You’ve probably read the Aziz Ansari story that broke last weekend, as well as the many subsequent pieces that have been written about the story. Here are a few we liked:
- Lindy West in “Aziz, We Tried to Warn You” writes that “Nuanced conversations about consent and gendered socialization have been happening every single day that Aziz Ansari has spent as a living, sentient human on this earth. The reason they feel foreign to so many men is that so many men never felt like they needed to listen.”
- “consenting to normal” by Hyejin Shim discusses why we need to move past binary frameworks of sexual violence.
- “On Sexual Consent, From a Woman Who Used to Be a Man” by Meredith Talusan offers an important and unique angle.
- “Why is pleasure important? Because asking for what we want and saying no to what we don’t want is a direct rebellion against the patriarchy.” Andrea Barrica on “How Can We Teach Consent If We Don’t Teach About Pleasure?”
Margaret Atwood’s recent column in The Globe and Mail, “Am I a bad feminist?”, has led to several great pieces this week about the need to change the landscape of Canlit. Some of our favourites are Jen Sookfong Lee’s “On Margaret Atwood and the new Canlit” and Chantal Braganza’s “Margaret Atwood’s failure of imagination.”
On a related note, I am happy about the “Publishing Unbound” event happening at Simon Fraser University! This event “brings together authors, activists, scholars, and publishing professionals from across Canada for a conversation about systemic barriers to accessing Canadian publishing and the often-exclusive world of Canadian writing known as CanLit.”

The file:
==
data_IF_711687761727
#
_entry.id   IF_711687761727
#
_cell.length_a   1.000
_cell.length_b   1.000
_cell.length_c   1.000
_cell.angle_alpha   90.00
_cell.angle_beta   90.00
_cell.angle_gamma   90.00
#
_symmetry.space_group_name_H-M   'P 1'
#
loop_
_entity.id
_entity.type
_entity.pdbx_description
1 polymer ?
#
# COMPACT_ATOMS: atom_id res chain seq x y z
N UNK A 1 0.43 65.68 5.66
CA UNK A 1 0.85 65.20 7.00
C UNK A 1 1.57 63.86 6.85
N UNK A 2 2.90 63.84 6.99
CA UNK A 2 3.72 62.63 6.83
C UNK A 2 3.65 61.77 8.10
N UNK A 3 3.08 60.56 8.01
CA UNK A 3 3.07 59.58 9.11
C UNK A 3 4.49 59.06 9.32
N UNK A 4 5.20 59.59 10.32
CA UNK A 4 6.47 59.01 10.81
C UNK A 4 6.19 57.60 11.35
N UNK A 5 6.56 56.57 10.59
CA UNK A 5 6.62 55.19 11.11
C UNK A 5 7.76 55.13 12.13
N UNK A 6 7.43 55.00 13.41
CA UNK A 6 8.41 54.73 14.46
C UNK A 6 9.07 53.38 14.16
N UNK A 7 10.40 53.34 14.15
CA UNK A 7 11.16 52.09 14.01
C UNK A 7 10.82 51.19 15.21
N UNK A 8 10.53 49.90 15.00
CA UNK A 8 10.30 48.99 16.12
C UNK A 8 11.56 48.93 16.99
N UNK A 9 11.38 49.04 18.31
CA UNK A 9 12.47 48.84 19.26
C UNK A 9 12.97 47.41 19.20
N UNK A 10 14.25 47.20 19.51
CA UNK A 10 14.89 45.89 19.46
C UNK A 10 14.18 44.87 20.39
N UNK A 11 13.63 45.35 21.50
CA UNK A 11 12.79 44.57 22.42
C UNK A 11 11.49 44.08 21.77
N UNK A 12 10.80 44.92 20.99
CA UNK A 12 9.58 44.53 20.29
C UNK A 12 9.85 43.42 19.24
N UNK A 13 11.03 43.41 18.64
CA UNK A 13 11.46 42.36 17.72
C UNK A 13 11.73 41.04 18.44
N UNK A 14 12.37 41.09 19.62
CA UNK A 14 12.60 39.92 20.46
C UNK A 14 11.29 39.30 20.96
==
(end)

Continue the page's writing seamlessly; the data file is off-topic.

Here are 30 Books by 30 Queer Canadian Writers for your reading list.
Lena Waithe talks about wanting to make Hollywood blacker.
An excerpt from Ijeoma Oluo’s book, So You Want to Talk About Race, on speaking with her white mother about race.
This is USA gymnast Aly Raisman’s to her abuser and former gymnastics team doctor, Larry Nassar.
Read this perspective from S.T. Holloway on why she did not return to the Women’s March this year.
Also very important:
White feminists will organize on our lands without talking about how the women Indigenous to this land face the highest rates of sexual assault, murder, rape,and to go missing.
— Carpet Weed (@Olivia_Graciela) January 20, 2018
Read “Reconciliation and Human Rights for Indigenous Peoples: The Pathway Ahead” by Anne Levesque and Cindy Blackstock.
“Having, sort of, that top-down structure from the government, versus having a grassroots perspective coming from the victims’ families and loved ones I think has been very detrimental to the process.” Listen to Lori Campbell’s interview on the inquiry into Missing and Murdered Indigenous Women.
Check out this link fundraising for scholarships for Native Studies students – including Black students in Native Studies.
The Woodland Cultural Centre is raising funds to Save the Evidence of the history of residential schooling.
“Though it might be better to realize my worth outside of productivity, I continue to live in a society that praises the art of getting things done over all else—including wellness and rest—and these are values I can’t seem to shake.” Esmé Weijun Wang in “I’m Chronically Ill and Afraid of Being Lazy.”
And finally, Masha Gessen’s “To Be, or Not to Be” is a really compelling article about choice.